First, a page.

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Newton's Laws of Motion

  1. Sep 21, 2010 #1
    1. The problem statement, all variables and given/known data

    What is the acceleration of the masses as shown in the second attached image. m1 = 0.9kg, m2 = 1.6kg, and m3 = 2.4kg. (Assume the table is frictionless)

    2. Relevant equations

    [tex]\sum[/tex]F=ma
    F_mg+FN = ma

    3. The attempt at a solution

    I figured everything up to the point a=F/(m1+m2+m3) but without the force given, how do you figure it out?
     

    Attached Files:

  2. jcsd
  3. Sep 21, 2010 #2

    PhanthomJay

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    Draw free body diagrams. Isolate the hanging block...what are the forces acting on it? Then use Newton 2 on that blck to arrive at an equation. Then isolate the 2 blocks together on the table, determine the forces acting on that free body diagram of those 2 blocks, and apply Newton 2 to that system to get another equation. Now you solve 2 equations with 2 unknowns to find he aceleration. Note that the magnitude of the acceleration of each block must be the same.. Note also that the magnitude of the tension in a cord wrapped around an ideal pulley is the same on both sides of the pulley.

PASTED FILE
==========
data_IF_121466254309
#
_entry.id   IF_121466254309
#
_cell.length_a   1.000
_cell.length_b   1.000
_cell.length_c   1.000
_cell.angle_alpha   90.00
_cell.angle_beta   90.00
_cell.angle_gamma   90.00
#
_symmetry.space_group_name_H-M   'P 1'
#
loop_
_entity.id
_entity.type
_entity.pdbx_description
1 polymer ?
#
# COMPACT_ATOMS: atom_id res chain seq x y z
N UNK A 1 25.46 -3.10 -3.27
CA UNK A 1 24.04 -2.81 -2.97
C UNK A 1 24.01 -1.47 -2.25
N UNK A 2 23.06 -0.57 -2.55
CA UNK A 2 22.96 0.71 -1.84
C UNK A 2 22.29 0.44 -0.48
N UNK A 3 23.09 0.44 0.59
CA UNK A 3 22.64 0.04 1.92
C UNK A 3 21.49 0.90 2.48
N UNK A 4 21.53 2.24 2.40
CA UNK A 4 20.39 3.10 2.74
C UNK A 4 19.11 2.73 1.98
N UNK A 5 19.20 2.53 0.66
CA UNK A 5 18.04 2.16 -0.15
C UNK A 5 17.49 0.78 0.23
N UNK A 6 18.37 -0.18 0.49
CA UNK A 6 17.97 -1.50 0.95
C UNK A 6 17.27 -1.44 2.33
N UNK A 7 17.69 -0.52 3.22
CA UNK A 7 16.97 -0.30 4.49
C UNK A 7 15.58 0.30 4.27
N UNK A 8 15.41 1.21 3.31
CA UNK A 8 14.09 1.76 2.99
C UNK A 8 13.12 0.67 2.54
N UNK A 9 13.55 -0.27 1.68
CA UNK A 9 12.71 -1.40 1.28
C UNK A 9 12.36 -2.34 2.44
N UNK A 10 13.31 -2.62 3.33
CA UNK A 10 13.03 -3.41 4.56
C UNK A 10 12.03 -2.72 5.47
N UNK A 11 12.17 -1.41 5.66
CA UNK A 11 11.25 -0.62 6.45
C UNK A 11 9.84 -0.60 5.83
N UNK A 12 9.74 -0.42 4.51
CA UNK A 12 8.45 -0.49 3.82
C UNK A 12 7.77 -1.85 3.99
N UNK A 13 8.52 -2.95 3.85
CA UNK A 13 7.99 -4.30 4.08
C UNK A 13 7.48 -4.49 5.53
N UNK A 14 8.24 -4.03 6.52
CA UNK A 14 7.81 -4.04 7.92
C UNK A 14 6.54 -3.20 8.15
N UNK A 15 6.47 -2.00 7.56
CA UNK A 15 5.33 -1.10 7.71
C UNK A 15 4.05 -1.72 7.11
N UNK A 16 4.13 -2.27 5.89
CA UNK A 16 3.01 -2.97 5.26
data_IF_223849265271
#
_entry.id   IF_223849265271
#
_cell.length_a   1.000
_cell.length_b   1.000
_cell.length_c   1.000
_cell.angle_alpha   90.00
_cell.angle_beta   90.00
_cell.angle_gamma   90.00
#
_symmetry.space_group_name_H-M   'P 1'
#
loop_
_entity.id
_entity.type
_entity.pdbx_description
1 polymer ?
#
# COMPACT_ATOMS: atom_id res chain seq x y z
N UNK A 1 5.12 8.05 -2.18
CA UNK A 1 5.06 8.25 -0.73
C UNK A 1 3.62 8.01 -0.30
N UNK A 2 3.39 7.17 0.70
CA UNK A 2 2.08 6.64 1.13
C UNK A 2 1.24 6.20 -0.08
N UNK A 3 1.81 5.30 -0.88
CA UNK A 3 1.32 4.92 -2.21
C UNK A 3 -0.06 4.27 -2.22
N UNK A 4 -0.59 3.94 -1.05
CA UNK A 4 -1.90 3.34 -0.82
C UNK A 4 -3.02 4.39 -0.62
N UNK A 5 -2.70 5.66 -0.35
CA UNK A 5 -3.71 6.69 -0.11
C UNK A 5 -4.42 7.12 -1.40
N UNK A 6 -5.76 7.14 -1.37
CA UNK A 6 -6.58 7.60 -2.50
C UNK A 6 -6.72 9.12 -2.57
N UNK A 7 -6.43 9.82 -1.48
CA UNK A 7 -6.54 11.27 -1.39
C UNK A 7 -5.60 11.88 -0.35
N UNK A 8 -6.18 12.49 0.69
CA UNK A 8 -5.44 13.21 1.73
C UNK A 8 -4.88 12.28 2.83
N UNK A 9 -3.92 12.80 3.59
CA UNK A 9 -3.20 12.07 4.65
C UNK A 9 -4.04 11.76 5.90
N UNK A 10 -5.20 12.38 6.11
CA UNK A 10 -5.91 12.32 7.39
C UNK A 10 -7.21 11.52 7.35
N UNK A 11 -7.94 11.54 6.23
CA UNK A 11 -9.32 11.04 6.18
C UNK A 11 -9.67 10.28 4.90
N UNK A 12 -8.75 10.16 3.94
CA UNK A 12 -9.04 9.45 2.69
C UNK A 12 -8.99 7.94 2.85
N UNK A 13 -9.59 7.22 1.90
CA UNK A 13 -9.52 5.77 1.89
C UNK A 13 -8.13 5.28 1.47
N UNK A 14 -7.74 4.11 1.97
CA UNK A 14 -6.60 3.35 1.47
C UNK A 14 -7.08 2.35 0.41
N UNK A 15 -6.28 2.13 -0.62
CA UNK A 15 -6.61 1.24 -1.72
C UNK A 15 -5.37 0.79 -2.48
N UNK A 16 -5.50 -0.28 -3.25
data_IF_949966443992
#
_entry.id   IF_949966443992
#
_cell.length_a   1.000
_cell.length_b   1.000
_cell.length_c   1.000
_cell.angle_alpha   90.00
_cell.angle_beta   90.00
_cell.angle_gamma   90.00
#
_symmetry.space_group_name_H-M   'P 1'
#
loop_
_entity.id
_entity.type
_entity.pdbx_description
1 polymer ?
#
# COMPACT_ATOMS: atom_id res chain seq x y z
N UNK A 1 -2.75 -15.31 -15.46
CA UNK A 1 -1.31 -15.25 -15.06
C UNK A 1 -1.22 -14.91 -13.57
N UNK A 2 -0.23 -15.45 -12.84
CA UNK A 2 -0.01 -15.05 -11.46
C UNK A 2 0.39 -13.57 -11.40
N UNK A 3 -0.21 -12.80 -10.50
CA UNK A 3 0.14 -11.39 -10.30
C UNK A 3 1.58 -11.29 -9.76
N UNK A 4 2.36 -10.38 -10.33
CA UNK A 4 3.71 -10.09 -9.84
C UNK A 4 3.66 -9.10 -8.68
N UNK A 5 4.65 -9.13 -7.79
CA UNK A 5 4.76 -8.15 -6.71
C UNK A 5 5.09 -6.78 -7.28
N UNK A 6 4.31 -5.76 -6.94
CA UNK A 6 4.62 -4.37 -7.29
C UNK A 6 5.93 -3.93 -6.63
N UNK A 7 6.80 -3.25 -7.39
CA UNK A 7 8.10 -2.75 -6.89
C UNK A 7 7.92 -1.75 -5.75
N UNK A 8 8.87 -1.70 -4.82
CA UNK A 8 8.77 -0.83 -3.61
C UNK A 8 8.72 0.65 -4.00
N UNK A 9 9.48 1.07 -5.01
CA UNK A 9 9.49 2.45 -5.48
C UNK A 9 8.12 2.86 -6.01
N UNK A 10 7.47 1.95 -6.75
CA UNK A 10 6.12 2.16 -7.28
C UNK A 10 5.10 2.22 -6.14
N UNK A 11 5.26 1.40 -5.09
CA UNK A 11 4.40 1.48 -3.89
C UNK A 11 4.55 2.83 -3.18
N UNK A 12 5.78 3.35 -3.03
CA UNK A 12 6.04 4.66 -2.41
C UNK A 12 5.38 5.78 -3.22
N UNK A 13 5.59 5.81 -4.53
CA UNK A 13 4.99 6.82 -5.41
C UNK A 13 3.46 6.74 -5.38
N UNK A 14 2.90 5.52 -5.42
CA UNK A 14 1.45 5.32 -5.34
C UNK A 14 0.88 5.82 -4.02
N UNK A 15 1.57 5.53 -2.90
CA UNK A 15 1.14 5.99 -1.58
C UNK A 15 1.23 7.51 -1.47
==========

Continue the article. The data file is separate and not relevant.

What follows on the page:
4. Sep 21, 2010 #3
    Even by doing that though, I don't see how I'd find a because like you said there would be 2 unknowns...
     
  5. Sep 21, 2010 #4

    PhanthomJay

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    Yes, the 2 unknowns are the cable tension, T, and the acceleration, a. Solve the 2 simultaneous equations by the method of your choice.
     
  6. Sep 21, 2010 #5
    Tension is uniform through out the entire net system. Knowing that, isolate each system (isolate each block), sum the forces in each system and then use substitution to find a. Obviously the forces in the y direction cancel the first two block is zero so you only need to work about Fx. The forces in the x direction for the third block are zero, so you only need to worry about the y direction
     
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